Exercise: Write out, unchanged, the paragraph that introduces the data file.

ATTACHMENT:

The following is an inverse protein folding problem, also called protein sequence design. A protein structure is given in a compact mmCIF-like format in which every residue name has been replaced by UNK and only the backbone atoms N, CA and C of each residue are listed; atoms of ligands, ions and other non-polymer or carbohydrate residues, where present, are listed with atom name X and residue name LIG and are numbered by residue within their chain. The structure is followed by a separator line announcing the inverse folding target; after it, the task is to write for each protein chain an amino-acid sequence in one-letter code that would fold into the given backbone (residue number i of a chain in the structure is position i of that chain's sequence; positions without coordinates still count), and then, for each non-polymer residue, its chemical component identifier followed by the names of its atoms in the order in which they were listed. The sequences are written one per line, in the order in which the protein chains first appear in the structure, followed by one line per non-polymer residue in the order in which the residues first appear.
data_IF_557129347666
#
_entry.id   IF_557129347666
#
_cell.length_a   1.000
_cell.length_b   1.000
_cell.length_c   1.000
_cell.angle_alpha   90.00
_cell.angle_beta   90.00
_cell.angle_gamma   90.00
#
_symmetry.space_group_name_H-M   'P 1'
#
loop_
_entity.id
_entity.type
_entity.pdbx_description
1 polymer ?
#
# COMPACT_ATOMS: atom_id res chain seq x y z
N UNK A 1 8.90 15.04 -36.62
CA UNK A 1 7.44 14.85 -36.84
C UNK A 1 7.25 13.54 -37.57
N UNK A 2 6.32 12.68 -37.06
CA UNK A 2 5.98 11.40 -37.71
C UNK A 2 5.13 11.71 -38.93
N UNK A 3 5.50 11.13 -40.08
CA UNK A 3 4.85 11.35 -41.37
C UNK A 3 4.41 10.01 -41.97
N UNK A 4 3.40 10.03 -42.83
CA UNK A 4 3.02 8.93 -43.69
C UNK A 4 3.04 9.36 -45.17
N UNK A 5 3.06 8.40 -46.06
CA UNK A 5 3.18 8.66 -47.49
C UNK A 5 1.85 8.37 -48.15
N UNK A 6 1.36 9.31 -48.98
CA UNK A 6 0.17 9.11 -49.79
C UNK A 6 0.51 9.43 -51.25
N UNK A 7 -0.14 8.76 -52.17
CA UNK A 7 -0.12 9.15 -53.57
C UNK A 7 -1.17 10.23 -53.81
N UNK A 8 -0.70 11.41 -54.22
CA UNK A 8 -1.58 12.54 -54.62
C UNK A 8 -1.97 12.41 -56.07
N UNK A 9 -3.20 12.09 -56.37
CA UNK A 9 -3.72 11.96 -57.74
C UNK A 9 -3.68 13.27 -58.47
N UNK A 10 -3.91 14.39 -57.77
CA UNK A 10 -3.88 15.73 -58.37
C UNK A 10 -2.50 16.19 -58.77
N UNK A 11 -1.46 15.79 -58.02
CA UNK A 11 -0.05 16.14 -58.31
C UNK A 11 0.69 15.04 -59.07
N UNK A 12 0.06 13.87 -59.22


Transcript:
The following is an inverse protein folding problem, also called protein sequence design. A protein structure is given in a compact mmCIF-like format in which every residue name has been replaced by UNK and only the backbone atoms N, CA and C of each residue are listed; atoms of ligands, ions and other non-polymer or carbohydrate residues, where present, are listed with atom name X and residue name LIG and are numbered by residue within their chain. The structure is followed by a separator line announcing the inverse folding target; after it, the task is to write for each protein chain an amino-acid sequence in one-letter code that would fold into the given backbone (residue number i of a chain in the structure is position i of that chain's sequence; positions without coordinates still count), and then, for each non-polymer residue, its chemical component identifier followed by the names of its atoms in the order in which they were listed. The sequences are written one per line, in the order in which the protein chains first appear in the structure, followed by one line per non-polymer residue in the order in which the residues first appear.